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Dutch Hope Euthanasia Law Will Prompt Debate

Dutch Hope Euthanasia Law Will Prompt Debate

THE HAGUE (Reuters, April 10) – Policymakers and pro-euthanasia groups in the Netherlands voiced the hope that Tuesday’s landmark decision to legalize mercy-killing will encourage discussion on the controversial issue elsewhere

The country’s upper house of parliament defied thousands of protesters and voted by a clear majority Tuesday to legalize euthanasia, the first country in the world to do so, bringing into law a practice that has been tolerated here for over two decades.

Demonstrators turned out in force earlier Tuesday to register their opposition to the bill, but most had headed home by the time of the vote — seen as a formality after the lower house overwhelmingly approved the bill last November — was taken.

“I hope other governments will find the courage to enter into similar debate,” said Health Minister Els Borst after the senate voted 46-28 to make euthanasia legal.

At present only Belgium has agreed on a draft law to legalize the practice, subject to parliamentary approval. The U.S. State of Oregon allows physician-assisted suicide.

“I feel glad because after 27 years we have finally achieved what we have been campaigning for,” Rob Jonquiere, managing director of the Dutch Voluntary Euthanasia Society (DVES), told Reuters after the vote.

“But I feel sympathetic toward our sister organizations in other countries because I know they are campaigning as hard. I hope this will be a great support to them,” he added.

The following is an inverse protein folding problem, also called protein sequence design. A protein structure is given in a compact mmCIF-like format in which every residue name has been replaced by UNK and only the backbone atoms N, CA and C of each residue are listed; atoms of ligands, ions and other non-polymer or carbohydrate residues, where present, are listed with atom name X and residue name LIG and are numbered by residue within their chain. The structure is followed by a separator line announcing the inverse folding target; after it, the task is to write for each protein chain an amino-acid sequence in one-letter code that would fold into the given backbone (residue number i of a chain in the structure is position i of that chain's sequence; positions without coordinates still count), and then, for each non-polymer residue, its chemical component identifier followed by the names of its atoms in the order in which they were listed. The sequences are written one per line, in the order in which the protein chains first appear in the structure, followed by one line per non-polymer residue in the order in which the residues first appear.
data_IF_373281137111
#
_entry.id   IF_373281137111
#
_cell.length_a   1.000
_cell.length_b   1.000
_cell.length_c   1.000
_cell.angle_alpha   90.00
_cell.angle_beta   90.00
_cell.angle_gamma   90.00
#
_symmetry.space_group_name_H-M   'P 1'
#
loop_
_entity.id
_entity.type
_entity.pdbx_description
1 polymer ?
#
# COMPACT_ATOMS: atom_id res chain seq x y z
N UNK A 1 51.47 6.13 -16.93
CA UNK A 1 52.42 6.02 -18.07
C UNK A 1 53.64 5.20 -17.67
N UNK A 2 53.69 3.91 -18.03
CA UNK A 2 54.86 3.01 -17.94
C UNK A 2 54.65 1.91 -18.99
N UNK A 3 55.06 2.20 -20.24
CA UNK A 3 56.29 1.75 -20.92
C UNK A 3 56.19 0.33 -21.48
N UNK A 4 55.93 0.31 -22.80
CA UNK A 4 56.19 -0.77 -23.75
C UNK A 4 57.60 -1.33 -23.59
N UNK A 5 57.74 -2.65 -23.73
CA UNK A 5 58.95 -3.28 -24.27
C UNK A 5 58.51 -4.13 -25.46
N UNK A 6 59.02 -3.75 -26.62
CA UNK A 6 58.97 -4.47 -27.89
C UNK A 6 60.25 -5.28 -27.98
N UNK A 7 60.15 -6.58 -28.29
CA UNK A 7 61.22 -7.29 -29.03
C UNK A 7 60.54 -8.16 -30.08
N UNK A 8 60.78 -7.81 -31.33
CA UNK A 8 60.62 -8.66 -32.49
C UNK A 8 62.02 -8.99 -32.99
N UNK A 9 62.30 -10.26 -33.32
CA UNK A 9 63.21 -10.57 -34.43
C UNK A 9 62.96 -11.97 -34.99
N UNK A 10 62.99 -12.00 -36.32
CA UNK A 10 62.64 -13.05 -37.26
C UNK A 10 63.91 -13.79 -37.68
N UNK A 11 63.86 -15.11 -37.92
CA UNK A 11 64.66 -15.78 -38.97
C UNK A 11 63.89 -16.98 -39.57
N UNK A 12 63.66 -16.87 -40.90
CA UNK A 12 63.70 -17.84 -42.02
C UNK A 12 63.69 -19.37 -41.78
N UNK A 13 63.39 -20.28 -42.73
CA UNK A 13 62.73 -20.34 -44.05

Early reaction from abroad, however, was negative.

Russian Health Minister, Yuri Shevchenko, interviewed by RTR state television, said the law would be wide open to abuse. “Imagine an ill, old man induced to die with his belongings and small apartment taken from him. This is a great sin and we must not allow it,” he said.

The Illinois-based “Not Dead Yet,” organization, a U.S. disability rights group, also condemned the action. “The Dutch experience with euthanasia is best described as one of increasing carelessness and callousness over the years,” it said in a statement.

An influential Roman Catholic bishop in Poland also spoke against the new law. “Euthanasia allowed in one sphere.., can slip out of control and embrace other groups of people — those unwanted and disabled,” said Bishop Tadeusz Pieronek, former secretary general of Poland’s episcopate.

The Dutch believe legalizing euthanasia will clear up a fuzzy area of law which has left open the possibility of doctors being prosecuted for murder. Doctors will still face prosecution if they fail to follow strict rules. The new law insists adult patients must have made a voluntary, well-considered and lasting request to die, that they must face a future of unbearable suffering and that there must be no reasonable alternative. A second doctor must be consulted and life must be ended in a medically appropriate way.

“It must be stressed how careful this whole procedure is,” said Nicoline van den Broek Lamen Trip, leader of the liberal VVD party in the Senate which supported the bill.

The Netherlands has a history of tolerance. It recently became the first country to allow gay couples to legally marry and adopt children.

Jacob Kohnstamm, president of the DVES, said prior to the upper house ruling that he had received thousands of supportive letters and e-mails from as far afield as Britain, France, Belgium, Australia and the United States. “Someone has to be first. There’s nothing to be proud of and nothing to be ashamed of… Within 25 years, most countries will have a euthanasia law,” he said.